This Is The First Person To Visit Every Country In The World Without An Airplane!

This Is The First Person To Visit Every Country In The World Without An Airplane!

Meet Graham Hughes, an adventurer from Liverpool, whose remarkable journey around the globe is nothing short of legendary. In 2009, he embarked on an unprecedented quest, The Odyssey Expedition. He aimed to travel to every country in the world without flying! He restricted himself from certain modes of travel including air travel and stuck to ships, buses, and his feet!

It took him 4 years and 31 days to complete the journey and Guinness World Records officially recognized his feat. He stepped foot in 193 UN member states and several other territories. Graham did all of it while raising awareness and funds for WaterAid. During the expedition, he shared many adventures. Graham shares, “I wanted travel to be part of the adventure, not just a means to an end.” Let’s dive in to learn the details of his journey. 

How Did He Prepare?

Graham’s incredible journey was inspired by Michael Palin’s “Around the World in 80 Days.” He explains, “It instilled in me a love of the great age of travel.” His strict travel rules prohibited him from flying, hitchhiking, long-distance private taxis, driving, or riding motorcycles. Instead, he relied on cargo ships, local buses, and his feet. 

Surprisingly, Graham’s preparation was more about mental readiness and logistical planning than physical training. “It wasn’t that physically demanding,” he admits. He has spent many hours simply traveling by bus or boat. 

Graham’s decade of backpacking and attending music festivals like Glastonbury, where conditions can be tough, also served as good experiences. Graham was thoroughly vaccinated, which helped him stay healthy throughout his travels.

This Is The First Person To Visit Every Country In The World Without An Airplane
Image source: The Odyssey Expeditions

Strategies and Logistics

Navigating the globe without flying posed considerable logistical challenges. Graham planned things carefully. He planned his travel across the vast distances of the Pacific and into isolated countries like the Seychelles. He reached Seychelles on his third attempt via a cruise ship navigating pirate-infested waters. Graham managed visas and border controls with careful research and sometimes, sheer persistence.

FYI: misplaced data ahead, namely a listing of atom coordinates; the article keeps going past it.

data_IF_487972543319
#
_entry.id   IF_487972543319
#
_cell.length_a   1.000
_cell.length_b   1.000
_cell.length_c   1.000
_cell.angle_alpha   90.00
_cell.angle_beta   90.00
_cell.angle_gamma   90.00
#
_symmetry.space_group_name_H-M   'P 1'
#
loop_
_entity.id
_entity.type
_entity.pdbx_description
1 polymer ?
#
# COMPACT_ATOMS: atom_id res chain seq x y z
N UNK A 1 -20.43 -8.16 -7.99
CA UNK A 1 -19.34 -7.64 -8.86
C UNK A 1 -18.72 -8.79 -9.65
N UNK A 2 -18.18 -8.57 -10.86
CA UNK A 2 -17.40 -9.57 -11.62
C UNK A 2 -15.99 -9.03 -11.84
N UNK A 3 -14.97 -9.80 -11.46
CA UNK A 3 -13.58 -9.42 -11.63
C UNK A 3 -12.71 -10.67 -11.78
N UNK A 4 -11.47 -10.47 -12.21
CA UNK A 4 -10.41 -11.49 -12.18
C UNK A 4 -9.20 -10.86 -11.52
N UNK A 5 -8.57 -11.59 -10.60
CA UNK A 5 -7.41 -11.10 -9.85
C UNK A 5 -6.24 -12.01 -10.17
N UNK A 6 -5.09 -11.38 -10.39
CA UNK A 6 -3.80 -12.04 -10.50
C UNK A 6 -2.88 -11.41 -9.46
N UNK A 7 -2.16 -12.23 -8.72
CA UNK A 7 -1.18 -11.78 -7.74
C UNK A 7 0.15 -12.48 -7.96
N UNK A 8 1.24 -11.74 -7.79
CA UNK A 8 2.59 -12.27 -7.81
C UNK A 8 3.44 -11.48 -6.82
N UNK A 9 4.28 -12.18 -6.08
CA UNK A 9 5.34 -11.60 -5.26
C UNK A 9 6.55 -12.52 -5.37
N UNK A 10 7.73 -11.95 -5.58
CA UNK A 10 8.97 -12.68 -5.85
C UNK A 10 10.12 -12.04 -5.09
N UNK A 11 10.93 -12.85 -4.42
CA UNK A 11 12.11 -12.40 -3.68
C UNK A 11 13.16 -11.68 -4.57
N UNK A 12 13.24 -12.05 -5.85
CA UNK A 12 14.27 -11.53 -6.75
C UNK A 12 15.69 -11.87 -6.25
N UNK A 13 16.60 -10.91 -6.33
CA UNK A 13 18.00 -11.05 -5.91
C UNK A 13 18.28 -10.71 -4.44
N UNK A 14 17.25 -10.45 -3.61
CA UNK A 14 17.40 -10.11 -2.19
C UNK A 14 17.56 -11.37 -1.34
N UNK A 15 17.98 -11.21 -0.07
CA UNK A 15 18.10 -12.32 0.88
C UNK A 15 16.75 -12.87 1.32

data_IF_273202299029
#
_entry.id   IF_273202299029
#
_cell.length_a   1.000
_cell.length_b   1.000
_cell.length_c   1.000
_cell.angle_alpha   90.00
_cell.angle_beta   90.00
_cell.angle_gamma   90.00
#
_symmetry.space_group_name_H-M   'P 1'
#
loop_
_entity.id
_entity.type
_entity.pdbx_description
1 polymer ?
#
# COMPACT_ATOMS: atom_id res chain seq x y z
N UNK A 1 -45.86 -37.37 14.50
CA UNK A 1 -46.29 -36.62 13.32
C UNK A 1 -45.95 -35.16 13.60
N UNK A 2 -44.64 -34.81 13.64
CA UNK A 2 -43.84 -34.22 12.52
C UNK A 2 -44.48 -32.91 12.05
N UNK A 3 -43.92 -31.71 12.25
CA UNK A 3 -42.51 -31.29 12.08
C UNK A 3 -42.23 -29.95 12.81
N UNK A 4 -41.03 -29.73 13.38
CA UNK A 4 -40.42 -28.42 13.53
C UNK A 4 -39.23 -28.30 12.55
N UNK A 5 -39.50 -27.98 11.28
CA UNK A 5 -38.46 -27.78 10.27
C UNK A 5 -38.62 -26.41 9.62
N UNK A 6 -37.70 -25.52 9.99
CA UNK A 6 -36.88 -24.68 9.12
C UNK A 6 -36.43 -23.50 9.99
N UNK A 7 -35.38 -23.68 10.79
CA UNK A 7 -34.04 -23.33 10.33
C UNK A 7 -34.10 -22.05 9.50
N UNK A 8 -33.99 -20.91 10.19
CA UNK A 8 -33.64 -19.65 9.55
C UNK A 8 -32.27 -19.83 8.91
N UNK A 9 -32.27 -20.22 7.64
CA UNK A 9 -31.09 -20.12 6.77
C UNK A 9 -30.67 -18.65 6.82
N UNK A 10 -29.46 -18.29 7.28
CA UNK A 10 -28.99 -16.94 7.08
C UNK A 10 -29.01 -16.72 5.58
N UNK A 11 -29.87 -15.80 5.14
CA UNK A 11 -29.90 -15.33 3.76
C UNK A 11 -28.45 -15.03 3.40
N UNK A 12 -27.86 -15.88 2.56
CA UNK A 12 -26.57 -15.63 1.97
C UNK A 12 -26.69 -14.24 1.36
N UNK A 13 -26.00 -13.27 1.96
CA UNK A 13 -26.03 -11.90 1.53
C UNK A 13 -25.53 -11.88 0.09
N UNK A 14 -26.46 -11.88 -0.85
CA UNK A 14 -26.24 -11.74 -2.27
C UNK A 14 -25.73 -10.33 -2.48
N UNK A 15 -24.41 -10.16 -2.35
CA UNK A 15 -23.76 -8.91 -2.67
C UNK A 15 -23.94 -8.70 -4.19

This Is The First Person To Visit Every Country In The World Without An Airplane
Image source: Hostelworld / (Previously known as Twitter)

Graham Hughes’s Weirdest Encounters

Graham points to Saudi Arabia as the scariest country due to its strict rules, creating an atmosphere where he felt he couldn’t relax. As for his worst sleeping experience, it was in Cape Verde, where he was mistakenly jailed. “I was in a room meant for one, but there were 11 of us,” he recalls.

Among the bizarre culinary experiences, Graham mentioned trying ‘Dancing Octopus’ in South Korea — while octopus tentacles still move on your plate! Yet, nothing topped the ‘Balut’ in the Philippines, a fertilized duck egg with a partially developed embryo inside. He describes it as “It was the worst thing I’ve ever put in my mouth.”

Arrested A Few Times

Graham’s journey did not go all smooth till the end. He was arrested a few times. He spent jail time in Cape Verde. Where they “thought [he] was a people smuggler.” In Congo, they “just didn’t like the look of [him]”.

Cultural Encounters and Human Stories

Graham’s journey was rich with cultural encounters. In Iran, an elderly lady worried he wouldn’t have breakfast. He then shared a memorable meal with her family. 

In Papua New Guinea, he danced with the Highlanders, immersing himself in their culture. Graham also swam with Jellyfish in the Jellyfish Lake in Palau. Each country offered a new perspective, with Iran’s warm hospitality standing out against the tougher environments of places like Saudi Arabia.

It wasn’t just an adventure. It was a profound engagement with the world that also highlighted the work of WaterAid. The journey helped to raise global awareness about the necessity of clean water. Graham’s advice to aspiring adventurers emphasizes sustainable and respectful travel: “It’s about the journey, not just the destination.”


Graham Hughes’ record-setting journey is a testament to human resilience and curiosity. Officially recognized in February 2014, his story continues to inspire adventurers and environmental advocates alike. Today, Graham remains a vocal proponent of sustainable travel, encouraging others to explore the world thoughtfully and conscientiously. His odyssey is not just a record in a book; it’s a call to all of us to consider our footprint as we tread across this magnificent planet.

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